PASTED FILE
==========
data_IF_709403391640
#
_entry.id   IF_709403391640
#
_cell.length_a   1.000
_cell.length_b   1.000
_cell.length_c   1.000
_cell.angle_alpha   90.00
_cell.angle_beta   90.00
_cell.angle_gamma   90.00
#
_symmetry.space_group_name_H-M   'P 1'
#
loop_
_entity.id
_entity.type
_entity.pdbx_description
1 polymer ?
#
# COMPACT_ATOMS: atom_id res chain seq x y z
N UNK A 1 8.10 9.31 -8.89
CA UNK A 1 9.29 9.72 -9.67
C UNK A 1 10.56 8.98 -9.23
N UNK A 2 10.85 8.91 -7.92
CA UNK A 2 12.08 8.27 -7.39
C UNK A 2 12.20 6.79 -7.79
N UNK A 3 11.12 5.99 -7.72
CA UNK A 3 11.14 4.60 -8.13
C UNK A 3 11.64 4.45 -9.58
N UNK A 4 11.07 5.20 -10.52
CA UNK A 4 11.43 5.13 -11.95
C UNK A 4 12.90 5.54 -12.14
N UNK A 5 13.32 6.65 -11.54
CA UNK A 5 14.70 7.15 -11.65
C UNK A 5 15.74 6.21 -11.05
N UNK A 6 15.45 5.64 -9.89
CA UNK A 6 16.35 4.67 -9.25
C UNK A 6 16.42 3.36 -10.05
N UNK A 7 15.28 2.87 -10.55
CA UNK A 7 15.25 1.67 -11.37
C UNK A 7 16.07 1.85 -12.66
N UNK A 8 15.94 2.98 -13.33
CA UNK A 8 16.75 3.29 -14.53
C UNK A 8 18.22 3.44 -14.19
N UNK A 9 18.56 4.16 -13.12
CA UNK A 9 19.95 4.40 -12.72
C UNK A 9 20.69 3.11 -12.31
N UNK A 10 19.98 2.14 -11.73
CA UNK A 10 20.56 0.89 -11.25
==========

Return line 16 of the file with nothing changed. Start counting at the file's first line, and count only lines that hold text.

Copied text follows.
_entity.type